Multifunctional Composites Laboratory


Dr. Erik T. Thostenson

Associate Professor
Department of Mechanical Engineering
University of Delaware
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As scientists and engineers seek to make practical materials and devices from nanostructures, understanding material behavior across length scales from the atomistic to macroscopic levels is required. Knowledge of how the nanoscale structure influences the nanotube properties as well as how nanotubes interact when embedded in a composite is needed to realize the potential for nanoscale structures, such as carbon nanotubes, as reinforcement in composites.

The Multifunctional Composites Laboratory, headed by Dr. Erik Thostenson, Assistant Professor of Mechanical Engineering at the University of Delaware, seeks to obtain a fundamental understanding of the processing-structure-property relations in nanostructured materials and composites. Key initiatives include experimental and theoretical research in processing, characterization and predictive modeling of nanocomposites and atomistic modeling of the static and dynamic behavior of nanostructures.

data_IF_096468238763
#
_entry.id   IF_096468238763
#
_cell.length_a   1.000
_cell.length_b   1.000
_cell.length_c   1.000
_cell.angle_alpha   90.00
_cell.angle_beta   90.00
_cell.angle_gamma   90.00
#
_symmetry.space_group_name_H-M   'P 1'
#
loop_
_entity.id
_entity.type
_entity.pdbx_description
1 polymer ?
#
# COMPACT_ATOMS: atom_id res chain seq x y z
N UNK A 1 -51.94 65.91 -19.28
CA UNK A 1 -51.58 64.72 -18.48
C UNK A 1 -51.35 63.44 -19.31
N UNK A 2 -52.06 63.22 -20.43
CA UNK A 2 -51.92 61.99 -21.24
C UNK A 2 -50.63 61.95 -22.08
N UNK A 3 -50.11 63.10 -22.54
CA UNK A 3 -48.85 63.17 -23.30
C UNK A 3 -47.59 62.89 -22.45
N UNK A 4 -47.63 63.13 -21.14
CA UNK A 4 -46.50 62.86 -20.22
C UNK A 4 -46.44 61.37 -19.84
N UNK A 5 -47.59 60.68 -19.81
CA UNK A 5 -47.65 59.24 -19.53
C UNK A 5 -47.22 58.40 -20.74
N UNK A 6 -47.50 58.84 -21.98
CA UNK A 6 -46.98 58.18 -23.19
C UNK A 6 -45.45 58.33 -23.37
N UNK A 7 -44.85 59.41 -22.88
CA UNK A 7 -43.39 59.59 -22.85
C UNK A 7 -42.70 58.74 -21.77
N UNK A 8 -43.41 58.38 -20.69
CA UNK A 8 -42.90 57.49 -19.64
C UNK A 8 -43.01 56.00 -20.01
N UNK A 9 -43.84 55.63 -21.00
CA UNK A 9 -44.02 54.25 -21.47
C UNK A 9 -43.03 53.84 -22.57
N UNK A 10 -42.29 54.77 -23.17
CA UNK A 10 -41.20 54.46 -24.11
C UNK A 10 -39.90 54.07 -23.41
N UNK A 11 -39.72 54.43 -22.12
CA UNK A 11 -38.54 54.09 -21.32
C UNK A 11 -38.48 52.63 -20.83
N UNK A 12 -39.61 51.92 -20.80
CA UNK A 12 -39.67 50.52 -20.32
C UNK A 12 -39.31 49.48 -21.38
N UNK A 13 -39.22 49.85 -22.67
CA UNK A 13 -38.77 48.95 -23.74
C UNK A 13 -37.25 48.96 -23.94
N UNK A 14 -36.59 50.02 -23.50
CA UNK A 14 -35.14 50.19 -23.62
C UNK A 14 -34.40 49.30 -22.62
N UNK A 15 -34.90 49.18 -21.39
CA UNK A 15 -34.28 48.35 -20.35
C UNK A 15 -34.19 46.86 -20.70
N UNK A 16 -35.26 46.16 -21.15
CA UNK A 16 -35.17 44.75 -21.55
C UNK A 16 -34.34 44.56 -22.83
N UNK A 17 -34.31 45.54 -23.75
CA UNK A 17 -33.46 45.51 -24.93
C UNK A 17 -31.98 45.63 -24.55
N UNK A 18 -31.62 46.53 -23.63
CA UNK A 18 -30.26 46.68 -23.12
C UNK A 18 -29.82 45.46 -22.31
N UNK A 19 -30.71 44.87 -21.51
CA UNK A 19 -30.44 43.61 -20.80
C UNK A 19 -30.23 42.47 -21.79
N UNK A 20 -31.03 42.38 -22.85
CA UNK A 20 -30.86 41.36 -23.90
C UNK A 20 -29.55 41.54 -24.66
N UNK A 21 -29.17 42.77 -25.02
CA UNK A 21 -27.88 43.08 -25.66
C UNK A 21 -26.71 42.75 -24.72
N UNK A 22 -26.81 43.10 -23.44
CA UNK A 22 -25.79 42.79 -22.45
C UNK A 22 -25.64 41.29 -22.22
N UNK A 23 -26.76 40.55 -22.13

In composite materials, where distinct phases are combined together for reinforcement, the opportunity exists to design composites for specific properties at various levels of scale. For example, in traditional fibrous composites the engineer not only designs the geometric shape of the part but can prescribe the ply stacking sequence for lay-up, utilize different fibers to create hybrid composites, or bend and twist fibers together using textile techniques. At the microscopic scale, we are tailoring the local stiffness, strength, toughness and other properties through controlling the fiber orientation, type, and volume fraction. Recent advances in producing nanostructured materials with novel material properties have stimulated research to create macroscopic engineering materials by designing the structure at the nanoscale.

The change in reinforcement scale from microns of traditional fiber reinforcements to nanometers poses fundamentally new challenges in the processing, characterization and modeling of these materials.

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